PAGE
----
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I am curious to know what is the best practice / SE convention of handling return type of methods that implements an interface. Specifically, assume we are implementing a simple tree, with interface as such:

public interface ITreeNode {
    public ITreeNode getLeftChild();
    public ITreeNode getRightChild();
    public ITreeNode getParent();

And we have a class TreeNode that implements that:

public class TreeNode implements ITreeNode {
    private TreeNode LeftChild, RightChild, Parent;
    public ITreeNode getLeftChild() {
        return this.LeftChild;

    public ITreeNode getRightChild() {
        return this.RightChild;

    public ITreeNode getParent() {
        return this.Parent;

My question is.. should the return type of the respective implemented methods be ITreeNode or TreeNode, and why.

Eclipse automatically populate the methods for TreeNode with return type of ITreeNode. However changing it to TreeNode doesn't cause any errors or warnings even with the @Override flag.

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Since Java 5, the overridden methods can return any subclass of the interface/class of the return type mentioned in super class. I will stick to returning the interface unless specifically required (this happens mainly while refactoring the old code where the client was already using a specific implementation class while we are now refactoring it to form a class hierarchy).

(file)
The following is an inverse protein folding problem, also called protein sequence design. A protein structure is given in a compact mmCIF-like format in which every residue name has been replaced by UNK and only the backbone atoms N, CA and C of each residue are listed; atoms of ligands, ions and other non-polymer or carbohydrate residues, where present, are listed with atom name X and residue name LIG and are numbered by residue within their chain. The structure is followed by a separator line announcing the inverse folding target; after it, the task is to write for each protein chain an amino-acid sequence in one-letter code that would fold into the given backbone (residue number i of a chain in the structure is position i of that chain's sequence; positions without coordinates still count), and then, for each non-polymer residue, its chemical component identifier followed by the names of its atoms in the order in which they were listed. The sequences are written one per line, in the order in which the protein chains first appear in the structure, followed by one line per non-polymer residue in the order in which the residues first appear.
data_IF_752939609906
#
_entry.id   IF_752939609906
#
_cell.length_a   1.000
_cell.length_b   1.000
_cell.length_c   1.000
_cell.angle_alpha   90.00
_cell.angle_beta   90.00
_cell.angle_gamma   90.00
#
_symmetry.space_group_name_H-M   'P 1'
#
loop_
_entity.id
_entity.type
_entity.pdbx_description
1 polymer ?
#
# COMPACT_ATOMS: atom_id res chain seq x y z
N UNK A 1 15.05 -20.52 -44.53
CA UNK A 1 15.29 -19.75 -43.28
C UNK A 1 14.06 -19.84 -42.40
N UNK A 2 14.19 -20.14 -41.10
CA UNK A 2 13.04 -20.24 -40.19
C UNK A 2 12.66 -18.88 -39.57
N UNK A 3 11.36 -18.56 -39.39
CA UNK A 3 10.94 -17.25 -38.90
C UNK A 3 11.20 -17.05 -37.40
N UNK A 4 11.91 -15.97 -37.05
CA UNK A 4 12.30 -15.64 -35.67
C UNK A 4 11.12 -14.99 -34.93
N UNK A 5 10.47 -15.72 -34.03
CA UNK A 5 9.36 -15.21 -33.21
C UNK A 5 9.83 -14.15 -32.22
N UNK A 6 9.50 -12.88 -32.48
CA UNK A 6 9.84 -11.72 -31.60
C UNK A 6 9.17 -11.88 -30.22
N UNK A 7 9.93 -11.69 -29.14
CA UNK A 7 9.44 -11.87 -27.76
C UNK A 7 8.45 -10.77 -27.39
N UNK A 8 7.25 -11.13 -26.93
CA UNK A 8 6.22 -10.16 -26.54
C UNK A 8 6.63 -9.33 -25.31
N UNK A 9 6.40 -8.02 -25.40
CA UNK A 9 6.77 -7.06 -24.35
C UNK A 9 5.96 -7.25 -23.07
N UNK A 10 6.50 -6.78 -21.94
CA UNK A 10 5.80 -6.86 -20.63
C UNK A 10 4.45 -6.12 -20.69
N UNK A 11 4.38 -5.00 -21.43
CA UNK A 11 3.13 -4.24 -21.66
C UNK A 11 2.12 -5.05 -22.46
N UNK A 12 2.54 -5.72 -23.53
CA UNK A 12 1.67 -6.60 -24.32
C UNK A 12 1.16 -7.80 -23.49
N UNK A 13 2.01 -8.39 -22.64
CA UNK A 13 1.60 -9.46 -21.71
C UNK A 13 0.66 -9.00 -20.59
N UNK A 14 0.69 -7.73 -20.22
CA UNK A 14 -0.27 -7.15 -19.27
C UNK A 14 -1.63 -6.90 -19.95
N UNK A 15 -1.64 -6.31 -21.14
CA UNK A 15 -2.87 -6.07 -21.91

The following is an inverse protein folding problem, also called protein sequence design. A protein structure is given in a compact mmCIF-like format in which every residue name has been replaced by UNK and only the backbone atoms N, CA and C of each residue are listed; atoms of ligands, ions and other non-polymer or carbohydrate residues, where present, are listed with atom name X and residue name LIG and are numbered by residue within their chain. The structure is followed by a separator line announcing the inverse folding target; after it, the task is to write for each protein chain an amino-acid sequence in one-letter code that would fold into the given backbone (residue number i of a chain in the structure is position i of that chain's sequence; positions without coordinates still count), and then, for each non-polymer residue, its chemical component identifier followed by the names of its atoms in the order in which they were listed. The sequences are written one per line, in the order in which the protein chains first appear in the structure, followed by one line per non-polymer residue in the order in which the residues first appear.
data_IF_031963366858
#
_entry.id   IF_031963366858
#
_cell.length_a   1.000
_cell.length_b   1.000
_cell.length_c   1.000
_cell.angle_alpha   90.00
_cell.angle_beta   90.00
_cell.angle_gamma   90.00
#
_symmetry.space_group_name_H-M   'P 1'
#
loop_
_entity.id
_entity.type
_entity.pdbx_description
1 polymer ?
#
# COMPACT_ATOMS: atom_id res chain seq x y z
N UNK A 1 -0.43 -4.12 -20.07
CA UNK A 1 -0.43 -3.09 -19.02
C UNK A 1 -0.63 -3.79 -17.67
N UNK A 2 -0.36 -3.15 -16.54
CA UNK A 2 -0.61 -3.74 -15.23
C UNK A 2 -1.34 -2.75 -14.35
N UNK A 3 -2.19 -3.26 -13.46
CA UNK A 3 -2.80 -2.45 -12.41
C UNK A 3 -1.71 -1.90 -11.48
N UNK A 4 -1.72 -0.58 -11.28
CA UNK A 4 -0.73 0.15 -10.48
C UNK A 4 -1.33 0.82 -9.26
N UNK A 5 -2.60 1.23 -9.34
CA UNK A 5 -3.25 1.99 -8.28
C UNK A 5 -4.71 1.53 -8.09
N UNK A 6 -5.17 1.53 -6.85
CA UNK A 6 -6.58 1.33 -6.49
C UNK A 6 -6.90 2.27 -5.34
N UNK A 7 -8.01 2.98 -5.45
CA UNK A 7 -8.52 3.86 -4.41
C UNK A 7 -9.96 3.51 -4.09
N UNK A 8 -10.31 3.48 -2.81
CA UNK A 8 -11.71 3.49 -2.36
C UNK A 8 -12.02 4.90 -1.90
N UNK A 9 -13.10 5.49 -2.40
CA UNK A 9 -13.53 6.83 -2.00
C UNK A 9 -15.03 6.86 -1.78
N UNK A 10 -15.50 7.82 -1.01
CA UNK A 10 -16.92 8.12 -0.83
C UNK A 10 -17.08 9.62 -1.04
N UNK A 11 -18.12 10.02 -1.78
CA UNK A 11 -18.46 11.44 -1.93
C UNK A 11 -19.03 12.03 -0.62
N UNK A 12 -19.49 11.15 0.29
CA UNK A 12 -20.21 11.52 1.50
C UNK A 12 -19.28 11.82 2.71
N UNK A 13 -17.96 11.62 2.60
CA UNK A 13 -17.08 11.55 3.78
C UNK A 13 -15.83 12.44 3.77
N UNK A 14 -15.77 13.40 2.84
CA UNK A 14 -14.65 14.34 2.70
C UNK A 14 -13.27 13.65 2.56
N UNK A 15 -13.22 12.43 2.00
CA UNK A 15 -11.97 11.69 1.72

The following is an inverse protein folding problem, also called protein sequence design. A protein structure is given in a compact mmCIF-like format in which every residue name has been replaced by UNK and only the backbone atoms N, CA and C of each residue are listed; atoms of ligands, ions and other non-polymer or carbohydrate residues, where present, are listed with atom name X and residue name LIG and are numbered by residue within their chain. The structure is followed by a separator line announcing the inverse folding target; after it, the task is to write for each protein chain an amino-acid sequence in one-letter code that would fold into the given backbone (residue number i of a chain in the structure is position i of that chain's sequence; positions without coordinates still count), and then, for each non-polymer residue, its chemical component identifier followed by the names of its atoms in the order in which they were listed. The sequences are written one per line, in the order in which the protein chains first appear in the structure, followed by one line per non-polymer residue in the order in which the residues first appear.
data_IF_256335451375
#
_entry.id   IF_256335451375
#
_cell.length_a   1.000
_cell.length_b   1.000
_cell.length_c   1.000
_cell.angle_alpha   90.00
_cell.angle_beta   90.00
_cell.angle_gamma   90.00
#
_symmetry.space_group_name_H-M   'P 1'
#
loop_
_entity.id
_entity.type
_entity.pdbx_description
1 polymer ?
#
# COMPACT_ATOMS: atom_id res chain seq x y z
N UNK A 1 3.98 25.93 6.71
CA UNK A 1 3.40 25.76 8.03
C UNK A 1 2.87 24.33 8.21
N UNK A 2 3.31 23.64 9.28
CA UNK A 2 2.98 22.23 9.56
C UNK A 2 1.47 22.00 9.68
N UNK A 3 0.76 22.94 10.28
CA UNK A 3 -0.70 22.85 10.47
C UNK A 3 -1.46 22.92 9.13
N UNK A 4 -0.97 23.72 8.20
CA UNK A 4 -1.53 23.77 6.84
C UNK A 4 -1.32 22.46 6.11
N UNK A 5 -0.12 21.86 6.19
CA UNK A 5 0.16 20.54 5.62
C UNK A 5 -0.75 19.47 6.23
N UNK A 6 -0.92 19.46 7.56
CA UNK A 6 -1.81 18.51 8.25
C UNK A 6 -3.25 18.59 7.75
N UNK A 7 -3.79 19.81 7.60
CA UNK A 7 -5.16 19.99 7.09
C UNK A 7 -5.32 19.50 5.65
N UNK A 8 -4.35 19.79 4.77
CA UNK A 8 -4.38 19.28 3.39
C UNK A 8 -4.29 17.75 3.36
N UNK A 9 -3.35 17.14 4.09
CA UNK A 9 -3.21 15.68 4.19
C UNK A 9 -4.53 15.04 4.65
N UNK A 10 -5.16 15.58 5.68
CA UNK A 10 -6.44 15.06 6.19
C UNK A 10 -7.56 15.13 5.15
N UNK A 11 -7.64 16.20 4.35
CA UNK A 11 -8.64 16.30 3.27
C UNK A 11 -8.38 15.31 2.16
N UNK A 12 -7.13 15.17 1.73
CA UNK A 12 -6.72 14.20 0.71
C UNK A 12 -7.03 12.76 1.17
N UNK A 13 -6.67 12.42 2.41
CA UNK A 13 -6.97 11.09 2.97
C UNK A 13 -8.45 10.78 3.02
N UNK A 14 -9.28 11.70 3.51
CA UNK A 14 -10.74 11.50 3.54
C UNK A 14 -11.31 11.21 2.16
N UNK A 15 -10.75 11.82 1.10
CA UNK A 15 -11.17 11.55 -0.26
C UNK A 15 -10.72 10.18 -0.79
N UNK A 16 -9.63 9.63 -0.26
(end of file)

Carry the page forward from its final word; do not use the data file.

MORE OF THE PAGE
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Well, what you have mentioned has called as covariant return, it did not exists prior to jdk 1.5. Covariant return concepts has been added to Java language to support Java Generics. For more information ,

I would prefer TreeNode as return type at TreeNode class.

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You need to decide what your TreeNode object should do. If its nodes can contain other things besides TreeNodes that implement ITreeNode, then not only the return types need to be ITreeNode, but the instance members also need to be ITreeNode. Otherwise if it's TreeNodes all the way down then it's not clear to me why you're bothering with an interface.

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According to me,The return type should be that of Interface Type.Reason so that you can change the underlying implementation later

1 Example> ITreeNode node = new Tree1();  // First Underlying Implementation     
2 Example> ITreeNode node1 = new Tree2(); // Second Underlying Implementation    

I think,Please correct me if im wrong.

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